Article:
Scotland's homicide rate has risen by 27% according to the latest figures released by the Scottish Government.
Knives or other sharp instruments were used in almost half the killings
The statistics show that 119 people were unlawfully killed in the year ending April 2007.
Knives or other sharp instruments were used in almost half of the killings and 84% of victims were male.
Figures for the year to April 2006 saw homicide in Scotland at its lowest level in 15 years, with 93 killings - compared to 137 in 2005.
There have been 167 people accused of the 119 homicides recorded in the year 2006-07, an increase of 19% on the previous year.
Almost half of the accused were reported to have been drunk or under the influence of drugs at the time and 92% were male.
Last year 64% of homicides were in the Strathclyde police force area, with six out of eight forces reporting an increase.
There were no cases of homicide reported in Dumfries and Galloway and figures in Tayside fell.
Statisticians point out homicide accounts for a tiny proportion - 0.2% - of all violent crime and the figures are still lower than the 134 homicides recorded in 2004-5.
Justice Secretary Kenny MacAskill said: "These depressingly familiar statistics show the long-term challenge we face.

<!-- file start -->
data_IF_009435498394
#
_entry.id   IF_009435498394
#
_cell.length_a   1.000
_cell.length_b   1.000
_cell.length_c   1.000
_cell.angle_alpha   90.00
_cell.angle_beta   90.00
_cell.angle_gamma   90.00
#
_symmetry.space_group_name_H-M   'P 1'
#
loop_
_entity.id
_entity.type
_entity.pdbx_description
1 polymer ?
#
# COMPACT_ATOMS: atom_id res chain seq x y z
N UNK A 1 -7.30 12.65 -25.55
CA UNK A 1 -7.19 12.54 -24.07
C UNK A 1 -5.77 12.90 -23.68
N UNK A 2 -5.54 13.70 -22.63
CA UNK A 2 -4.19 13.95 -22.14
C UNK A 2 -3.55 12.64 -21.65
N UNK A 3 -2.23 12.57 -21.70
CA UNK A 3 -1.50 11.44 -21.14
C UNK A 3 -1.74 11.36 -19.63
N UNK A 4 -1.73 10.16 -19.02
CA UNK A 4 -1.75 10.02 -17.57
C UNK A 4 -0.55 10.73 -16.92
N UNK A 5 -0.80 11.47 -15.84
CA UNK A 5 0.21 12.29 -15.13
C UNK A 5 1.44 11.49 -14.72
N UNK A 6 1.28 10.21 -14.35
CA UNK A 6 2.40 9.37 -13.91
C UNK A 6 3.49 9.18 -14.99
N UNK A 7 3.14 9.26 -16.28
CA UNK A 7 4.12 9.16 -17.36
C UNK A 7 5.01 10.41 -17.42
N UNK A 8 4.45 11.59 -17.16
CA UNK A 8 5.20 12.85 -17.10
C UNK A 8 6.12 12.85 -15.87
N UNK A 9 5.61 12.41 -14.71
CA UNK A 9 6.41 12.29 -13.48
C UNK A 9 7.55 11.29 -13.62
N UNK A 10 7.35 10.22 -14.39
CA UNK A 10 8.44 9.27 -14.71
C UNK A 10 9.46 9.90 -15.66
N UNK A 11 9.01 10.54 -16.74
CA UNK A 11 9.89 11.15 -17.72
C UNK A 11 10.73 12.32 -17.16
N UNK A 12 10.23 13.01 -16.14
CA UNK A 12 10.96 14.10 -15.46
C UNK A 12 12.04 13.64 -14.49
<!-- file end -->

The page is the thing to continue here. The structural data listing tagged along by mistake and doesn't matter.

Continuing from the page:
"We are taking action to tackle Scotland's drinking culture now - while strongly supporting the longer-term strategy to change personal and cultural attitudes towards alcohol."
He claimed the government was working towards banning "irresponsible promotions" in off-sales, and bringing in separate display areas in off-sales to make sure alcohol is not seen as an everyday commodity.
"We also need to challenge the 'drink to get drunk' mentality of too many Scots," he added.
The government will continue to tackle knife crime in collaboration with the Violence Reduction Unit, increase the number of police officers on the streets and put an increasing emphasis on early intervention initiatives to tackle the root of crime.
Tory justice spokesman Bill Aitken said the figures were "appalling".
"We need more police officers, a faster court system, tighter bail laws and an end to the ridiculous, discredited system of automatic early release," he added.
"One thing is for certain - we cannot allow the present trend to continue."